My online arguments with people

Considerations of religious issues in general

Re: My online arguments with people

Postby Nick » 16 Jun 2013, 20:05

Dear Joe,

We have moved a long way from "you are remarkably ignorant of religion" to "your knowledge is so deep and formulated with such erudition that I cannot match it." Indeed, eating an elephant becomes much easier if one, while chewing, keeps telling oneself that its slurf, legs and frame are unsubstantiated.

In the Roman Empire, Jews were much more rebellious than Christians ever were. For example the Temple was destroyed and rebuilt a number of times as a result of Jewish rebellions, ultimately ending in the Diaspora. Again, all of this is by mind since I do not have my notes with me, I recall that Josephus and others recorded this.

The teachings that the City of God was not of this world, that the rise and fall of empires was something completely different from the chosen few who entered into God's realm. This is what Augustine teaches, and according to the famous British historian Edward Gibbon the Roman Empire was brought down by the triumph of "Barbarism and Christianity." Many of the most pious first Christians were a bunch of ascetics waiting in the desert for Christ's resurrection.

Then, 1000 years later, this resurrection took so long that the religion gave a new dynamic to time; this is when we get Joachim and Otto of Fleury: the first argues that a new worldly state must be founded to prepare the Second Coming, and that this is the secret meaning of the Testament. The other holds that the sign that more and more lords and nobles are converting to Christianity, indicates that the world has progressed since the prophecy in the book Daniel. German Protestant (convert) philosopher Karl Löwith argued in Meaning and History that this very notion of worldly progress is irreconcilable with the Christian teaching as such. Then Löwith also admitted that the notion that the entire history of the world is shrouded in darkness safe those illuminated by an occurrence in Jeruzalem, is from a scholarly historian's viewpoint inevitably absurd.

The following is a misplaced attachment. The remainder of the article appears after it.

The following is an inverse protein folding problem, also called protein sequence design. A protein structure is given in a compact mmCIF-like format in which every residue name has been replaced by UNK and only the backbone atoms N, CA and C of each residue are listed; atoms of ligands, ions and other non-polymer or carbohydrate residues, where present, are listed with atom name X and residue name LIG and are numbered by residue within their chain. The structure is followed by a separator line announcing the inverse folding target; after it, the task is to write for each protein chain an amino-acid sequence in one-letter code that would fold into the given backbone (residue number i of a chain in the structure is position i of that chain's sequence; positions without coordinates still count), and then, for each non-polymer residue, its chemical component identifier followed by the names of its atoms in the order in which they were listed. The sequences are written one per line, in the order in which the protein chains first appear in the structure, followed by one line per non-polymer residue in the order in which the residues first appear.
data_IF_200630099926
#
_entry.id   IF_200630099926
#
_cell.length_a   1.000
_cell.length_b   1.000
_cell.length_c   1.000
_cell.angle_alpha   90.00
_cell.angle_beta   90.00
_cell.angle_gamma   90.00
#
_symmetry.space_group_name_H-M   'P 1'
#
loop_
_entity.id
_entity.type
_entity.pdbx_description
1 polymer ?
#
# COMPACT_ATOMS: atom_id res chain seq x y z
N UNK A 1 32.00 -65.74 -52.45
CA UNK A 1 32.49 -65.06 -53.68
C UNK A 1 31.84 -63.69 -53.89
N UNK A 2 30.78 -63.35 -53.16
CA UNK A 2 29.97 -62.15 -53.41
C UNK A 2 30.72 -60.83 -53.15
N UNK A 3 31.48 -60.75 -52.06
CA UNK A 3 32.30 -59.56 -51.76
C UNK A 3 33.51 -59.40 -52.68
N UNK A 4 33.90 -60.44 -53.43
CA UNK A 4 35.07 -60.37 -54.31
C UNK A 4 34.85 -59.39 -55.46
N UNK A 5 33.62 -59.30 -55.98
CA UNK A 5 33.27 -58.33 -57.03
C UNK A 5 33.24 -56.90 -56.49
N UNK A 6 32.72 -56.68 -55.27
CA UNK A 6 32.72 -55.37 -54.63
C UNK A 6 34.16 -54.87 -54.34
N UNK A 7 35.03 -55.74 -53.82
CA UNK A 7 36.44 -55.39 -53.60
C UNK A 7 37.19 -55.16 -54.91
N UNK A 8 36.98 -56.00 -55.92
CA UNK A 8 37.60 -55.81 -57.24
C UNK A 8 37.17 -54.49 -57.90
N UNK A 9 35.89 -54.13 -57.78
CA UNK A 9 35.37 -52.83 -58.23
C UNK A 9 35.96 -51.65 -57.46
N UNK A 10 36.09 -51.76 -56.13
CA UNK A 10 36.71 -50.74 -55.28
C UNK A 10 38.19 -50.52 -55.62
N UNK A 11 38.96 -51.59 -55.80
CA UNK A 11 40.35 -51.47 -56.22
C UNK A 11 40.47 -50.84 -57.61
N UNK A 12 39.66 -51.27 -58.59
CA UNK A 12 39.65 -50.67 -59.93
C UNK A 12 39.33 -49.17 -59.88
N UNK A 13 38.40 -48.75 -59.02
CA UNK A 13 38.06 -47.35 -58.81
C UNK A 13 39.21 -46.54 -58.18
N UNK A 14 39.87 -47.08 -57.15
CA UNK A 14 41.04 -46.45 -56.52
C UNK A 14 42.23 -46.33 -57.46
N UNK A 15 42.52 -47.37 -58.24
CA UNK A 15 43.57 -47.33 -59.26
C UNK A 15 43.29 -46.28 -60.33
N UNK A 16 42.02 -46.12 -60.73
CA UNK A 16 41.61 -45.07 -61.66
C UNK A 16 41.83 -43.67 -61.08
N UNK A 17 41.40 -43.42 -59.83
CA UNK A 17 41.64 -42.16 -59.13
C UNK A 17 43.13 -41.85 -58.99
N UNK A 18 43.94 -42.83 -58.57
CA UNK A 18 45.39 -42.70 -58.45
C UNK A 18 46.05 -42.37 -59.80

Ultimately, using God as the key piece in explanatory gaps solves nothing: "God created matter out of nothing . . . Then who or what created God out of nothing?" ad infinitum.

To round things up, Easter 2011 I heard a priest say on television (Harry Mens) that without absolute faith in the mystery of resurrection the entirety of Christendom is worthless and could be discarded. This was pretty much a backlash against "cultural Catholics" but the point is that pious men declare the Bible useless even as a series of lessons, allegories and guidance-tales that could be applied to life by non-religious.
Nick
 
Posts: 48
Joined: 25 May 2013, 10:58

Re: My online arguments with people

Postby Joe » 17 Jun 2013, 05:30

Dear Nick,
I really wish you would read my posts. All that you have offered in the latest epistle is either factually incorrect, philosophically incorrect or a bit of inconsequential twaddle derived from the works of obscure heretics, monks philosophers and catholic priests ) I am bored . Thank you for joining in.
Joe
PS: There have been only two Jewish Temples in Jerusalem the last destroyed by the Romans in 70 AD an event foretold by Jesus more than 30 years earlier.
I believe the medieval monk you are thinking of is Abbo of Fleury.
Joe
 
Posts: 28
Joined: 26 Apr 2013, 02:49
Location: Kentucky, USA

Re: My online arguments with people

Postby Elliott » 02 Sep 2013, 15:47

To get this thread back on-topic, I will say that I have been trying to avoid online arguments over these last few months. I've had medical problems and emotional problems so getting involved in arguments just didn't appeal. I also took to heart what Nathan and Nick said at the start of this thread, that perhaps it is pointless to try to "convert" individual liberals on the Internet. But I also think I was right to say that we should put up whatever fight we can, because otherwise we are just ceding the stage to liberals. I think they are so numerous, and so confident nowadays, that they feel they can just say anything, and deal with those pesky little conservatives when and if they dare to put a word in.